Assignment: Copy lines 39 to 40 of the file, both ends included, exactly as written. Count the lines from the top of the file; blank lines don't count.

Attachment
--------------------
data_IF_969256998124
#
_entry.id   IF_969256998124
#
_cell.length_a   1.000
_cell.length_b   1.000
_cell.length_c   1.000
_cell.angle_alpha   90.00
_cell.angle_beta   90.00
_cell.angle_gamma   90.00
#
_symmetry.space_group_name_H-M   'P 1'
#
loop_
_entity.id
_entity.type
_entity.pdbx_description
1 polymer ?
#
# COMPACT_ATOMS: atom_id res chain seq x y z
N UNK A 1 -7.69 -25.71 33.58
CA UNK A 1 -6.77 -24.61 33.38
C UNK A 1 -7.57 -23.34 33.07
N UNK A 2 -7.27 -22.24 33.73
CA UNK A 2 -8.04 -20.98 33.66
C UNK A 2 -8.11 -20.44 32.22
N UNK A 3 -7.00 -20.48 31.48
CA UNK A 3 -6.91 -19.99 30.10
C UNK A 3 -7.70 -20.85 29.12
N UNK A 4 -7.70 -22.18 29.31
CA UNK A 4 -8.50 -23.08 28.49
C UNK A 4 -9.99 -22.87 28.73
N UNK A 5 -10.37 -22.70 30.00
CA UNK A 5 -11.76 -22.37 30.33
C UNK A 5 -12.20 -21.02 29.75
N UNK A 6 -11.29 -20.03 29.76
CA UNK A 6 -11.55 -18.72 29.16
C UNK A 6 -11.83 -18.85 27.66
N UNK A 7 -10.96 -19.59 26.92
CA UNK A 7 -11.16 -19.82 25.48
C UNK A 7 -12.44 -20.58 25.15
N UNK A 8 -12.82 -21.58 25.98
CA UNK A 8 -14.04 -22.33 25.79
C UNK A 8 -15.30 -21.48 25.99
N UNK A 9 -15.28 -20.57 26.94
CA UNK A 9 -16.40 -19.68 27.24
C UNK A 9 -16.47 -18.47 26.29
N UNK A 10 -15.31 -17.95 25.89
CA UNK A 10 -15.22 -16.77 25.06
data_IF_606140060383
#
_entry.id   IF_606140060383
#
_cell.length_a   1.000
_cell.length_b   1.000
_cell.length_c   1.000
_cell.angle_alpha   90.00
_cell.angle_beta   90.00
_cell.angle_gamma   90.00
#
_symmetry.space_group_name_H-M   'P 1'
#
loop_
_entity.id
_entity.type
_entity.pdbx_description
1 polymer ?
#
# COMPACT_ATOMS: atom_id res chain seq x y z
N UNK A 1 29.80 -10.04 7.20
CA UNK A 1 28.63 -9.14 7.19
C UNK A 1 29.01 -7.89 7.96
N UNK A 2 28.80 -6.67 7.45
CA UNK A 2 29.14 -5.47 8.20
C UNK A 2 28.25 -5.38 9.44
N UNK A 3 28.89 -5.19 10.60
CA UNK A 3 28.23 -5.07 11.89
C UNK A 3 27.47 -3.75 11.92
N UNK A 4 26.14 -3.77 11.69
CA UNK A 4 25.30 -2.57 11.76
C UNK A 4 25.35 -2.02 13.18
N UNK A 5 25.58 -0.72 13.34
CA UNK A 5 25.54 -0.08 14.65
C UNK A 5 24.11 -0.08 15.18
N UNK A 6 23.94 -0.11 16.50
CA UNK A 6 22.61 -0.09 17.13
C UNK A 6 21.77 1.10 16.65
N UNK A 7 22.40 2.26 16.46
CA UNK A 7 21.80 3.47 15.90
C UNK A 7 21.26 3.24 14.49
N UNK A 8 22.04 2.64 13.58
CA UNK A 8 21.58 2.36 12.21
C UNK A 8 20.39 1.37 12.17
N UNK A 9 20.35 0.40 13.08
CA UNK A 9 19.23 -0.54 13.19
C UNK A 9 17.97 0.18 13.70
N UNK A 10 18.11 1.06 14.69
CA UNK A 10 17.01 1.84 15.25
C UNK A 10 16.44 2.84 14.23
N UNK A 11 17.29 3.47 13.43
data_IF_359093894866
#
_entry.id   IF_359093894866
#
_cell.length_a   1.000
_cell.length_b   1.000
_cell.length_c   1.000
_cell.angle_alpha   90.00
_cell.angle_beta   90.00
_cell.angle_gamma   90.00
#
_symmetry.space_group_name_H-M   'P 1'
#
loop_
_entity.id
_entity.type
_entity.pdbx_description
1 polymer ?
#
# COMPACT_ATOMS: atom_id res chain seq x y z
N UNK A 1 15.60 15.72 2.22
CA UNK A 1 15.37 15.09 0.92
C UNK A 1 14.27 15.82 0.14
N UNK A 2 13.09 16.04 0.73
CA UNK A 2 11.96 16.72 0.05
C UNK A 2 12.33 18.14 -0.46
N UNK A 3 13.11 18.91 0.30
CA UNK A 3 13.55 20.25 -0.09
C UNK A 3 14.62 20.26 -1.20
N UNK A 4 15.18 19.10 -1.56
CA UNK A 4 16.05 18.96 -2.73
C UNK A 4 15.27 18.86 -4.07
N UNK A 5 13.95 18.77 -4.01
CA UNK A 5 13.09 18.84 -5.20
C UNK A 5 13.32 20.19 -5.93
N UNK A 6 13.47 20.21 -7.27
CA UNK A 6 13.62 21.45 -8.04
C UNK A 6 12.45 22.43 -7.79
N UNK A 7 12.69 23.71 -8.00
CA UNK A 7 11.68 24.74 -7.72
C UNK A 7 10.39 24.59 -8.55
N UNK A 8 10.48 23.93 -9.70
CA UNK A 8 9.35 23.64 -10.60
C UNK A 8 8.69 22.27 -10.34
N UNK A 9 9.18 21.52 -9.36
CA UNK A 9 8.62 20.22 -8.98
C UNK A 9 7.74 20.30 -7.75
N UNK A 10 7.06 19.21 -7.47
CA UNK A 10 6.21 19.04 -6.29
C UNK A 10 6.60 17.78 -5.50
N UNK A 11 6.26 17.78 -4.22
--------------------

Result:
N UNK A 7 -10.96 -19.59 26.92
CA UNK A 7 -11.16 -19.82 25.48